One of the founding leaders of Algeria's militant Islamist groups has been freed from prison, as part of an amnesty backed by the president.
Abdelhak Layada was greeted by friends and family
Abdelhak Layada, also known as Abu Adlane, had been sentenced to death in connection with his role in the civil war, in which some 150,000 people died.
He set up the Armed Islamic Group (GIA) in 1992 after the army cancelled polls which Islamists were set to win.
More than 2,000 people are to be freed under the new amnesty.
The law came into effect last month after being approved in a referendum last year.
As he left prison, Mr Layada was greeted by his family and by the deputy-chairman of the Islamic Salvation Front (Fis), Ali Belhadj, who was himself released less than a week ago.
Mr Layada was arrested in Morocco in 1993.
The amnesty also offers a pardon to militants on the run who surrender within the next six months, as long as they are not responsible for massacres, rapes or bombings of public places.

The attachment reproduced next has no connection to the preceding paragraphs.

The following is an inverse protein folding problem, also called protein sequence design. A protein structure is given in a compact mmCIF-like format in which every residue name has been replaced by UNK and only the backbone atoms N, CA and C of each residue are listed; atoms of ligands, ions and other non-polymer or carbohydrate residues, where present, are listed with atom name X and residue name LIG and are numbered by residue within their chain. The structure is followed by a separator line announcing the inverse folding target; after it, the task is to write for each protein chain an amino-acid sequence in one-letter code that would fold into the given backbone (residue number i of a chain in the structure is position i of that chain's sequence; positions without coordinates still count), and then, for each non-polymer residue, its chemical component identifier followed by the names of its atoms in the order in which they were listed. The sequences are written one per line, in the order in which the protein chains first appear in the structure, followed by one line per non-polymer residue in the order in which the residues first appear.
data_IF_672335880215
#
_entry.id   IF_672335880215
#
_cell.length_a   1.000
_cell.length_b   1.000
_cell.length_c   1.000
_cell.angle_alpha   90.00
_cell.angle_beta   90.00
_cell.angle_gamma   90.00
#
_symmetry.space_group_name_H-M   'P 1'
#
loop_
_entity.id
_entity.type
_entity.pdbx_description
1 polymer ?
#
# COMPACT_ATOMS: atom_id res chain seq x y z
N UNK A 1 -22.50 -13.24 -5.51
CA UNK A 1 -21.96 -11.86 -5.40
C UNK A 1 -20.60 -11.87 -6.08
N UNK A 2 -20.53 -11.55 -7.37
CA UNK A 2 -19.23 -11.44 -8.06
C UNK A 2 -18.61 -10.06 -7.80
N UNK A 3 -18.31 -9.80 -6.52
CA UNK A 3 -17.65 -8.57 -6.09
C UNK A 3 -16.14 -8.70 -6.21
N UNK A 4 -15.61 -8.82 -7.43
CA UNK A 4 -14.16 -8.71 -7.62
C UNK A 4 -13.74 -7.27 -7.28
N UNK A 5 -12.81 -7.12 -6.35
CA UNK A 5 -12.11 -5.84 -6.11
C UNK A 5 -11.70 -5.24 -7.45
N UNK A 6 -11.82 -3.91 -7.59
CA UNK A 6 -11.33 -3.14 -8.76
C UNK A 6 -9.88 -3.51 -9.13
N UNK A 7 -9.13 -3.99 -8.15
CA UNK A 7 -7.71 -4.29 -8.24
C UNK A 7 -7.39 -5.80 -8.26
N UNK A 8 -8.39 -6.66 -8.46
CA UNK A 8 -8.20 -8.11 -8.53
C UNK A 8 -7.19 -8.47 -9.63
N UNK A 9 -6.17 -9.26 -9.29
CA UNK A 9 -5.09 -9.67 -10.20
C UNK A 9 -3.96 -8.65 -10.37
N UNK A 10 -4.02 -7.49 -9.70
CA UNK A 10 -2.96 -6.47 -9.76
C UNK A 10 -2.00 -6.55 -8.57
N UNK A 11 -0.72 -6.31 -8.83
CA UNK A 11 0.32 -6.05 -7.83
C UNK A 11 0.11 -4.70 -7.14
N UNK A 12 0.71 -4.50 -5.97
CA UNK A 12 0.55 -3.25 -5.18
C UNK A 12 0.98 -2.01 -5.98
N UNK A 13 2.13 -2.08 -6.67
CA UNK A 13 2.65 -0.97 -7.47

The amnesty has been criticised in some quarters for granting the military immunity for prosecution.
It has also been rejected by the Salafist Group for Fighting and Preaching (GSPC) - the only militant group which remains active.
But the BBC's Mohamed Arezki Himeur says its military capacity has been hit by the security forces and it is confined to the mountains east of the capital, Algiers.
The amnesty is the second since President Abdelaziz Bouteflika took office seven years ago.
He says it will help heal Algeria's wounds after years of a brutal and bloody conflict.
The conflict erupted in 1992 after the authorities annulled a general election which Fis appeared set to win.